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“Better Call Saul” distances itself from “Breaking Bad”

photo+via+Mashable
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“Better Call Saul” distances itself from “Breaking Bad”

photo via Mashable

photo via Mashable

photo via Mashable

photo via Mashable

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As it is with any spin-off, prequel or sequel, comparisons to the original material are inevitable. The newly premiered “Breaking Bad” spin-off, “Better Call Saul,” comes right out of the gate in its first two episodes, both recognizing where it came from, while also beginning to stamp a new name for itself.

Created by Vince Gilligan and Peter Gould, “Better Call Saul” begins about six years before Walter White’s cancer diagnosis and follows Jimmy McGill, a struggling attorney, in his journey to become the man we know as Saul Goodman.

There is a shift in perception that seems to happen with prequels/spinoffs, which could be a pitfall or a blessing because we already know where the character ends up, physically and emotionally. But even if our investment in seeing how Jimmy becomes Saul may be different than it was with Walt becoming Heisenberg, it is certainly nice (is that the right word?) to be in this “world” again, regardless. And yes, the differences are there in more ways than one, but sometimes the connections between Jimmy and Walt are eerie. Just go watch the flashback at the beginning of “Ozymandias” and see the similarities in Walt’s preparation before speaking (i.e. lying) to Skylar on the phone and in Jimmy’s preparation in his car before running the scheme on the Kettlemans.

And that is not where the “Breaking Bad” callbacks stop. Since it shares creators, writers,  producers and numerous other alums with “Better Call Saul,” there is a similar feeling and familiarity while watching both shows. The directing and cinematography that was so distinctive of “Breaking Bad” has carried over to “Saul.” For example, in the second episode there is the dichotomy of tight, quick shots of Tuco wielding a knife in the kitchen when we first meet him and then later, in the desert with Jimmy and Tuco’s gang, wide shots pull us back and display the entirety of the scene. Even the base storyline rings similar to Breaking Bad’s particular antihero narrative: Jimmy starts down and out, strapped for cash, and sees a seemingly simple get-out-quick scheme. However, when things don’t go as planned, he gets in over his head and ultimately people get hurt because of his actions.

But where “Saul” sets itself apart and becomes its own show occurs with its concern for its main character. Jimmy is a lighter, funnier character than Walt and the show’s overall tone reflects that. While Saul in “Breaking Bad” acted as a two-dimensional comic relief, we see a character that is much more complex and sympathetic while delving in his past. Even though we are still watching Jimmy go from telling characters in these first two episodes, “I don’t go looking for guilty people to represent” and “I’m a lawyer, not a criminal,” to Saul suggesting murder as a quick solution to Jesse and Walt’s problems, the transition isn’t as drastic as Walt’s. In the midst of all that, we have scenes that are weirdly and darkly funny, like watching Jimmy try to negotiate a fair “sentence” as he would a real judge in court with a psychopath like Tuco.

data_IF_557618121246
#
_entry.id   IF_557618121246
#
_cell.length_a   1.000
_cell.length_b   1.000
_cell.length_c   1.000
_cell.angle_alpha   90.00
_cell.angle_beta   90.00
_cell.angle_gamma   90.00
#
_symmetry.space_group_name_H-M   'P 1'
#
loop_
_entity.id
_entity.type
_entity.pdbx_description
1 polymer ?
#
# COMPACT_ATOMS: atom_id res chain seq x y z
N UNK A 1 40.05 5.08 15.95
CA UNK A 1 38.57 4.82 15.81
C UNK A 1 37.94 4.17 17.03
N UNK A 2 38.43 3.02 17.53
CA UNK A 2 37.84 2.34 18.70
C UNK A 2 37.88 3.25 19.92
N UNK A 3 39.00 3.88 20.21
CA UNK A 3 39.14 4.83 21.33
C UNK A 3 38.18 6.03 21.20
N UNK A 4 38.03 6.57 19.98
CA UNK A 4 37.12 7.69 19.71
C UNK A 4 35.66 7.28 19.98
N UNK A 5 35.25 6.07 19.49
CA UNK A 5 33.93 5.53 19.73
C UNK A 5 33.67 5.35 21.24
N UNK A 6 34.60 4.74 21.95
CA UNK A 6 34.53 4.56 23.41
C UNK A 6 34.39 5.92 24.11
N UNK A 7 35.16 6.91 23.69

Because the focus and tone has shifted, we have a new perspective on this antihero story. One thing that is a marked difference in Saul is that, instead of the impetus for Jimmy’s transformation being a need to regain a sense of pride and “manhood” as it seemed was the case with Walt, “Saul” is playing with the idea of the fluidity of justice and how Jimmy’s personal issues reveal his willingness (and ability) to recognize different forms of “justice” and manipulate them. Walt’s weapon was science. Jimmy’s is his way with words and he’s damn good at it. Tuco and the desert setting may be classic “Breaking Bad,” but Jimmy’s ability to talk Tuco down from a “death sentence to six month’s probation” is all “Saul” and it’s enormously entertaining.

After his encounter with Tuco it’s clear that Jimmy has no desire to ever be in a situation like that again. Cue the montage of him buckling back down as a public defender and consuming large quantities of vending machine coffee. But the struggle that Jimmy experiences between his fear and loathing of the situation with Tuco, his own flexible sense of justice and his desire not to let his brother down, creates this incredibly compelling trajectory for the character. What path will hold out and for how long? And at what point do we see the more moral and standup lawyer shown in the montage start to break down and turn into Saul Goodman?

As a show, it’s hard to follow a giant like “Breaking Bad” and not speak to the source material in some ways. “Better Call Saul” does a good job of staying in minimal conversation with its predecessor, as well as beginning to cultivate its own tone, image and character trajectory. While it’s not 100 percent solidified what “Saul” is going to be outside of the “Breaking Bad” shadow, the show is off to a great start.

 

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